They are critical of it because a blockchain with actual mining power behind it makes the transactions irreversible and lets people send their money to anyone in a permissionless fashion, among other reasons. This is also the reason why globalist institutions have no problem promoting blockchains which aren’t based on mining but are instead based on proof of stake (like ripple). The world economic forum has actually shared posts which promote proof of stake (which is what most cryptocurrencies use) over proof of work (which is what bitcoin uses). Proof of stake coins make it easier for the globalists to control that currency, proof of work is what creates real decentralisation, something that makes Bitcoin far more superior to other cryptos. To learn more indepth about the difference between proof of work and proof of stake and why the globalists prefer the latter and dont prefer bitcoin – https://endthefud.org/PoW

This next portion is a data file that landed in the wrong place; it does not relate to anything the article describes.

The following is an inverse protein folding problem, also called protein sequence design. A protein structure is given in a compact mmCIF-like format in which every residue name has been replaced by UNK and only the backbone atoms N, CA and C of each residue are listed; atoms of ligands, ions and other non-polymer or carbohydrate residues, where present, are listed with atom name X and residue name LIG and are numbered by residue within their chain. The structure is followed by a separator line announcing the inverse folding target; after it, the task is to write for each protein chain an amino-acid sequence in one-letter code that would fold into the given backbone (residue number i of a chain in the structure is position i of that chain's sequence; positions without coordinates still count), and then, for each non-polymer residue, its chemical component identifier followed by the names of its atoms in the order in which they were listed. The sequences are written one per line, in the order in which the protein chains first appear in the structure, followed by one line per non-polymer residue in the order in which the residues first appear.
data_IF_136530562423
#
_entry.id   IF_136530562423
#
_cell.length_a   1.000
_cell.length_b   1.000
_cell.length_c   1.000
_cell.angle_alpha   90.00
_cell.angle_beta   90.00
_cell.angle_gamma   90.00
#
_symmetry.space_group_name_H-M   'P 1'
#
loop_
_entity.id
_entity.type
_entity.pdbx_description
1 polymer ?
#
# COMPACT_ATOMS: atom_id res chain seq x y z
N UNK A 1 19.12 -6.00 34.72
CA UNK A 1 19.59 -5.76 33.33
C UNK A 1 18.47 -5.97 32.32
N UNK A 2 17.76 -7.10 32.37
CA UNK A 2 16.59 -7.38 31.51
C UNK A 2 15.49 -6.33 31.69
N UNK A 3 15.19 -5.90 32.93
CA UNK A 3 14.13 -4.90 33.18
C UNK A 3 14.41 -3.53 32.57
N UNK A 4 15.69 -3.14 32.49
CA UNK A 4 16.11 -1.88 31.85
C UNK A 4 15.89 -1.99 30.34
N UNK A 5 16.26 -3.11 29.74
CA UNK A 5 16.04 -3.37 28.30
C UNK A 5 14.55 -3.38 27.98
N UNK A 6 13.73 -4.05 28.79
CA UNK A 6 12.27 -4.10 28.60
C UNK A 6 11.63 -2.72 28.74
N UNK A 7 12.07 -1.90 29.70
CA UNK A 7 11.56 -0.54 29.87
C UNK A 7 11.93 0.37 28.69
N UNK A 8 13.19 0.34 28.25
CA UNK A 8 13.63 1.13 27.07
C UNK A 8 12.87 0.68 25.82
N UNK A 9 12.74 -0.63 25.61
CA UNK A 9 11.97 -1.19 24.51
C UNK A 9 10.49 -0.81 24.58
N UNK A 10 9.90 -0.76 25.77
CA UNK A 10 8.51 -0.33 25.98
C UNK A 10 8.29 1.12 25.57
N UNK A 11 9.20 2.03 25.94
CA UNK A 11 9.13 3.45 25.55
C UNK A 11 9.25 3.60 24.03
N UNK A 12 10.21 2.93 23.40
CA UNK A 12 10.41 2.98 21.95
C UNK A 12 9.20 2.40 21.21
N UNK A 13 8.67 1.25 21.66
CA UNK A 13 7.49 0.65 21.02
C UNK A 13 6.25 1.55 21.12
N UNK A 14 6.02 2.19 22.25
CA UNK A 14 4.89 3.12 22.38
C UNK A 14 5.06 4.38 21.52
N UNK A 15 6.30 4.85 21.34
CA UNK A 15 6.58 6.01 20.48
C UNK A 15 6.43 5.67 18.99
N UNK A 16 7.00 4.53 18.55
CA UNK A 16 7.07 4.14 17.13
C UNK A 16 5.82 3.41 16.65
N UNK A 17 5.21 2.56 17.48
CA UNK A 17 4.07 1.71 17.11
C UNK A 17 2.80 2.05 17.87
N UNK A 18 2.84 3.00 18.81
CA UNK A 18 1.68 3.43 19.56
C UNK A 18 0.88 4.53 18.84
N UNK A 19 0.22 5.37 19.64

2) The Bitcoin whitepaper does talk about it being an electronic payment system for the purpose of commerce. But thinking of it simply as a currency ignores the knowledge of monetary history and the evolution of money. Sound money has certain properties which have decided which commodities have won in history in the race to become money. Everything from seashells to stones have been used as money in the past. What made gold win in this race to become money? Its properties, which are its limited supply, divisibility, fungibility, unit of account and store of value. Bitcoin shares all of these properties and actually offers some advantages over gold. Before gold became used in commerce, people first used it as a store of value. This is a similar phase that bitcoin is in while its on its path to full monetization. Gold is a store of value and at the same time can be used in commerce, and the same applies for Bitcoin. Sound money is not just used to exchange value but is also used to store it over long periods of time, this is an important property of any good money.